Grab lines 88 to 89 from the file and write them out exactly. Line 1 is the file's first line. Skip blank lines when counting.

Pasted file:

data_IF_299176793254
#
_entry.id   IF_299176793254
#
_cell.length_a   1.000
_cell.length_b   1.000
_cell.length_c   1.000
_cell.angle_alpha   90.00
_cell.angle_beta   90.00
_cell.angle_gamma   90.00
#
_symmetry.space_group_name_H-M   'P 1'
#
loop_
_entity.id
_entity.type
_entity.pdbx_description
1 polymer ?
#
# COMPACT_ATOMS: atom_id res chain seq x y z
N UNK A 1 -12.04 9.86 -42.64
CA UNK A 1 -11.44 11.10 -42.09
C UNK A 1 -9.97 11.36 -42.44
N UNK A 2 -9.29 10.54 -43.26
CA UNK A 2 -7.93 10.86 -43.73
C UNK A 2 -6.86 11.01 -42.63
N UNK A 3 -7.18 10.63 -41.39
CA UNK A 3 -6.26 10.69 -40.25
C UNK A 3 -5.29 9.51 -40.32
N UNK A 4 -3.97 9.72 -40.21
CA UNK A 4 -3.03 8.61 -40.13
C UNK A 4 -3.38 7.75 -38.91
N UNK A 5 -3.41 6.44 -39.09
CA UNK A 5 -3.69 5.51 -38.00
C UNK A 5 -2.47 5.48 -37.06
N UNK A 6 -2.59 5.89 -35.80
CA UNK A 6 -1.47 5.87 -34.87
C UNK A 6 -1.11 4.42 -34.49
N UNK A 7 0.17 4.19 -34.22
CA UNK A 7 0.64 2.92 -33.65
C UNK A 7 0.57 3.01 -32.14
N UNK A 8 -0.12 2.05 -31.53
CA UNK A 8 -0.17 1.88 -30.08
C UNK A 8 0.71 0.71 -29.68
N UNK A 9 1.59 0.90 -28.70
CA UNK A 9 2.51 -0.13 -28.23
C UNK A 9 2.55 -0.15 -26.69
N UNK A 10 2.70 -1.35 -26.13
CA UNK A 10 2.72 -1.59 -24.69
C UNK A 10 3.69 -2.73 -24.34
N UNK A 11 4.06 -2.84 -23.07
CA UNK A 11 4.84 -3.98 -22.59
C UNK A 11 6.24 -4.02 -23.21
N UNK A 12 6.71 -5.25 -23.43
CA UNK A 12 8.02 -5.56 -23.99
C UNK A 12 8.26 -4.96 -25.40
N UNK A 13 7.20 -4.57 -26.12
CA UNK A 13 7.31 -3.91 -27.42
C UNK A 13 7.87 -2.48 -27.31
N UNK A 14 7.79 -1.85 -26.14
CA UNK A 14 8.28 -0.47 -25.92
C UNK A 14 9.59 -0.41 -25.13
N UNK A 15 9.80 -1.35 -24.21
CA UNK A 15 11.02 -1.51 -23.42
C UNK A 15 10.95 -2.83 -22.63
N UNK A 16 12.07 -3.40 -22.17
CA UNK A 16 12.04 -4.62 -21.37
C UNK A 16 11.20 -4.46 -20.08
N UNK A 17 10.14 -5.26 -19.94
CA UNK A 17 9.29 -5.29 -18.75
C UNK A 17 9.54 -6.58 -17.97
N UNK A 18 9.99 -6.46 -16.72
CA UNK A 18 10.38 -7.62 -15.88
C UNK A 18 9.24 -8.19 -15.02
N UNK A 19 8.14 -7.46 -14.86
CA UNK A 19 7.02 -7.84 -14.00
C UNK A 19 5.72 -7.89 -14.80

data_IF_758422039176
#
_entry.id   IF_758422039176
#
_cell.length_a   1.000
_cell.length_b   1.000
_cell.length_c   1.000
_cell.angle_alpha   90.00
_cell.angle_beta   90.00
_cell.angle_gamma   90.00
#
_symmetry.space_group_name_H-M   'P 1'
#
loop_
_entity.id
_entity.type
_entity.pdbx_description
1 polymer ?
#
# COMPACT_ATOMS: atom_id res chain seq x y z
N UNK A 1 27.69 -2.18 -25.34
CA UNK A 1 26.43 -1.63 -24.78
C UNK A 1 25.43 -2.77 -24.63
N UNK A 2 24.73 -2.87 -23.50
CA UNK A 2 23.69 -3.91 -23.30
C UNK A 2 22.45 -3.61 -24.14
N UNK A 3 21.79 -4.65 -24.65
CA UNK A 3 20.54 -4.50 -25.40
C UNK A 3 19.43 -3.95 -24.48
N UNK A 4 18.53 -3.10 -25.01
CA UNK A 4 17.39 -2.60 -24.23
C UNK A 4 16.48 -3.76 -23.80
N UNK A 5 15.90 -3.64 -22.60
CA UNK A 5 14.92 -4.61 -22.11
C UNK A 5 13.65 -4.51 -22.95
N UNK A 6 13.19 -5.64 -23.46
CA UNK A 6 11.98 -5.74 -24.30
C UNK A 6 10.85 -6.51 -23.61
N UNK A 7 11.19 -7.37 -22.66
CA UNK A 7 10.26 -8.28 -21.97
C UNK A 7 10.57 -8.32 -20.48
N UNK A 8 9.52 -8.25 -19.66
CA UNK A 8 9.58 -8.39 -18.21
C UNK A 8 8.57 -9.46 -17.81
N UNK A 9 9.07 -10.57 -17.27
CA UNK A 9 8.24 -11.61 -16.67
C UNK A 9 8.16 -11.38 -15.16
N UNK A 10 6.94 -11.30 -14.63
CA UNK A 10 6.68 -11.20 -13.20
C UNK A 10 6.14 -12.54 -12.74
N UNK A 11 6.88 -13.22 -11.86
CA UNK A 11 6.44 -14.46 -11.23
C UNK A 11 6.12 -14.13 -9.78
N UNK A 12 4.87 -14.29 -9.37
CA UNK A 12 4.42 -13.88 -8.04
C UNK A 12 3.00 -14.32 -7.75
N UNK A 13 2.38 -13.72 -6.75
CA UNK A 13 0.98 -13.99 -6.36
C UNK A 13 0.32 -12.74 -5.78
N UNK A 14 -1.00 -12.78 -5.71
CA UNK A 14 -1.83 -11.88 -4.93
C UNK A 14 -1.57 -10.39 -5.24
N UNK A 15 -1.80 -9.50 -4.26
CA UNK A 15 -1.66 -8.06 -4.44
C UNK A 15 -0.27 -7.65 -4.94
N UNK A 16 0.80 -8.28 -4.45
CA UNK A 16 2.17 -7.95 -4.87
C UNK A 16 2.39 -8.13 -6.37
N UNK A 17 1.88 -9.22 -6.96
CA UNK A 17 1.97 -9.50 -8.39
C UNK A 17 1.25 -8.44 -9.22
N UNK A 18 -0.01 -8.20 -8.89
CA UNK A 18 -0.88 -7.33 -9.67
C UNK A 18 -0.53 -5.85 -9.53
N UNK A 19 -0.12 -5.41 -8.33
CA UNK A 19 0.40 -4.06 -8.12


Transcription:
#
_symmetry.space_group_name_H-M   'P 1'